ran on Saturday 11th July, there being no trains on Sundays. This was the first closure of the century of passenger
services in the locality. Fred Hawkins and Ted Kirkby were two of those who were in the local platelaying gang. About
the time of the closure of passenger services, the staff included Fred Hawkins, Fred Hawkins junior, Ted Kirkby, Jack Weston, Elliott the Stationmaster, and H Ball the porter.
Villagers of the time tell of numerous specials in addition to the normal service. The
specials included ones to the seaside, and others to London, especially to Wembley, which was then the newly opened West London stadium.
The freight service on the line continued until 1951. During the Second World War the
Haven had certainly seen an increase in some of its freight handling, with Eastwoods factory alone sending a shipment of 75,000 tons of cement to a Scottish naval base. A
memo from the LNER on 3rd June 1940, reminded those responsible for such things that “wagons for shipment at Winteringham must have bottom doors” [so that the coal
could be discharged into barges via the chutes].
Although it is currently impossible to verify, the 75,000 tons of Eastwoods Humber Cement MAY have been used to build the 250,000 capacity concrete tank for fuel,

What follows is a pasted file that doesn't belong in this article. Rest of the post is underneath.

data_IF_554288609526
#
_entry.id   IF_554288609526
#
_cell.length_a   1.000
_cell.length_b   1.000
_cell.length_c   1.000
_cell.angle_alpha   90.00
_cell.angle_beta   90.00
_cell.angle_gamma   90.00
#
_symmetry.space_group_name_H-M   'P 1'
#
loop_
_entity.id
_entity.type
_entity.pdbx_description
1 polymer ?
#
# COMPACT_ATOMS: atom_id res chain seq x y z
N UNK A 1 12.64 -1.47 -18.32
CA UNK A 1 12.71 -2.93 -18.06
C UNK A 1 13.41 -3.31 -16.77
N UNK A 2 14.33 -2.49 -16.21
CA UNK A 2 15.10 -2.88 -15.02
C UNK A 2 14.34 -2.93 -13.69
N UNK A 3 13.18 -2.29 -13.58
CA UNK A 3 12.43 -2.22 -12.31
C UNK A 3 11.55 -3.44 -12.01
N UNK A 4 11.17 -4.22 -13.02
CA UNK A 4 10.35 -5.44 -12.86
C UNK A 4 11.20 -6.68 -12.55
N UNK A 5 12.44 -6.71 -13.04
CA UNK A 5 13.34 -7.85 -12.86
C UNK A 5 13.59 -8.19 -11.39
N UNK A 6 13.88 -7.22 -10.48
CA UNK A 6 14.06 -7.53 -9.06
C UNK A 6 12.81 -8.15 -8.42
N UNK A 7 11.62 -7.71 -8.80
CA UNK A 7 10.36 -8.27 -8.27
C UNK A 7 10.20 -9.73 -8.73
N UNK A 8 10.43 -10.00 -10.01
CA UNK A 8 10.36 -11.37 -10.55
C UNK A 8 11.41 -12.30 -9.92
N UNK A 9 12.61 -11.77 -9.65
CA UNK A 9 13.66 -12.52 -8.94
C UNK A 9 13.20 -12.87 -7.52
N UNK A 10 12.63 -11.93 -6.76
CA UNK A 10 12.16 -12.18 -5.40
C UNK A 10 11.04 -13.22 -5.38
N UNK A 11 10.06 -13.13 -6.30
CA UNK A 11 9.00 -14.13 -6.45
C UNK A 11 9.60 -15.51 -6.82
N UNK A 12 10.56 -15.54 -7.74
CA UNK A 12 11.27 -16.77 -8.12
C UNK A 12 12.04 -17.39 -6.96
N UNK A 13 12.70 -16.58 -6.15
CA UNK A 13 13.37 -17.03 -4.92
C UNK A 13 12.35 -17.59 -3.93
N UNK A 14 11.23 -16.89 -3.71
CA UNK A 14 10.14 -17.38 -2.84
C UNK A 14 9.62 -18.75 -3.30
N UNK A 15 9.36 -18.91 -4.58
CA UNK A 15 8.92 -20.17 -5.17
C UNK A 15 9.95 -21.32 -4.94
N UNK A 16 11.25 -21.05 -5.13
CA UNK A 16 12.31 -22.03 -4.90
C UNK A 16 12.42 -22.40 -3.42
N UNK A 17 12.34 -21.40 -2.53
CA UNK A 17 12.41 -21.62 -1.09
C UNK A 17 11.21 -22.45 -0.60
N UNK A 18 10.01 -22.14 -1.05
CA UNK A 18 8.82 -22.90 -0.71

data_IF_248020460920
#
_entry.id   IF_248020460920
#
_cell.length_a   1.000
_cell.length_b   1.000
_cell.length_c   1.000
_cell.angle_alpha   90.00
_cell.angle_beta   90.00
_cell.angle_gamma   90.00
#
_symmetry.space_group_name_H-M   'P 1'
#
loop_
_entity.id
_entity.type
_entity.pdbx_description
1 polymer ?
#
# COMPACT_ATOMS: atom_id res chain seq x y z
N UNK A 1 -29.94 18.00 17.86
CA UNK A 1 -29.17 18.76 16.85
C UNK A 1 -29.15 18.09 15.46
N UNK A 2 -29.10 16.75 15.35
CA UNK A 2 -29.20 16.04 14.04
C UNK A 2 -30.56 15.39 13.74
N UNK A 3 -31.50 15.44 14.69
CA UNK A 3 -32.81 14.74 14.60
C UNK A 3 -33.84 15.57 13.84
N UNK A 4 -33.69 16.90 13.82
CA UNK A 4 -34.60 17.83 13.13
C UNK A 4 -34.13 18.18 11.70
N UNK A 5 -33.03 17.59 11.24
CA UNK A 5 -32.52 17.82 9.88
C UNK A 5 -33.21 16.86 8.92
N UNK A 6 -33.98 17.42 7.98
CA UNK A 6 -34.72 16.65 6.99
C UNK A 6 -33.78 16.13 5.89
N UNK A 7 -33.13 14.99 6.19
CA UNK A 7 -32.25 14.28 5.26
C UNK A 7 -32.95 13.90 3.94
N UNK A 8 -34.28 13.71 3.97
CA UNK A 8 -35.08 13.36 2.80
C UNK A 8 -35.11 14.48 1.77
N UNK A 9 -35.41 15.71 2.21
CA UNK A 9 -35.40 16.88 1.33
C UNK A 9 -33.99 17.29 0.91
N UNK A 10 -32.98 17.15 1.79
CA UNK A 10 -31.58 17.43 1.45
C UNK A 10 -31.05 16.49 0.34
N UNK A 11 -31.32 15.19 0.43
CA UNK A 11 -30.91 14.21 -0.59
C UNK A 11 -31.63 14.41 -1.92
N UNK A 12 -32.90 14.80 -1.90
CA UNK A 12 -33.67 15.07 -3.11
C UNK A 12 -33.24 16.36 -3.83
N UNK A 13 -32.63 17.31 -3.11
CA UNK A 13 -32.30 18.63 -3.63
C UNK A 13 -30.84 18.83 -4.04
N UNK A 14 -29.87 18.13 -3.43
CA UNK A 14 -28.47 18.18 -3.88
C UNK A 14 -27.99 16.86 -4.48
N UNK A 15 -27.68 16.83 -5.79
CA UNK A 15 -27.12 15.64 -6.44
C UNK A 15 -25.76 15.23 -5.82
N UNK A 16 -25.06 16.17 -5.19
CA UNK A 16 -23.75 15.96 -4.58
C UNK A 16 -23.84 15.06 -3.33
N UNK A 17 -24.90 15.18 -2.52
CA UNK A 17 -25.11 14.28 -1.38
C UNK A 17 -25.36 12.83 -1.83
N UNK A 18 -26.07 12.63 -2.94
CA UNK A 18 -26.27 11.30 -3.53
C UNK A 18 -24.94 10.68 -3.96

which had an armoured roof in case of aerial attack.
By 1948, the goods pick-up was timetabled to leave Frodingham yard at 9:00 a.m., arriving at Whitton by 11:30. It stayed
there until 4:40 p.m. and returned to Frodingham by 6:35.
Soon though, the line - particularly beyond Winteringham towards Whitton - became a store for wagons. In his book, "The
Lost Railways of Lincolnshire" Stewart Squires tells of the time an engine and guard's van were dispatched to retrieve the
wagons so that the track could be pulled up. The engine was coupled to the first truck. "The guard then set off, returning
1½ hours later to say that he thought 500 wagons excessive, and so he had only coupled the first 265 on!"
The line officially closed on 1st October 1951, and the tracks pulled up the following year.
But for several years afterwards it remained an unofficial shortcut between Winteringham and Whitton, and its hedgerows
produced prolific crops of blackberries!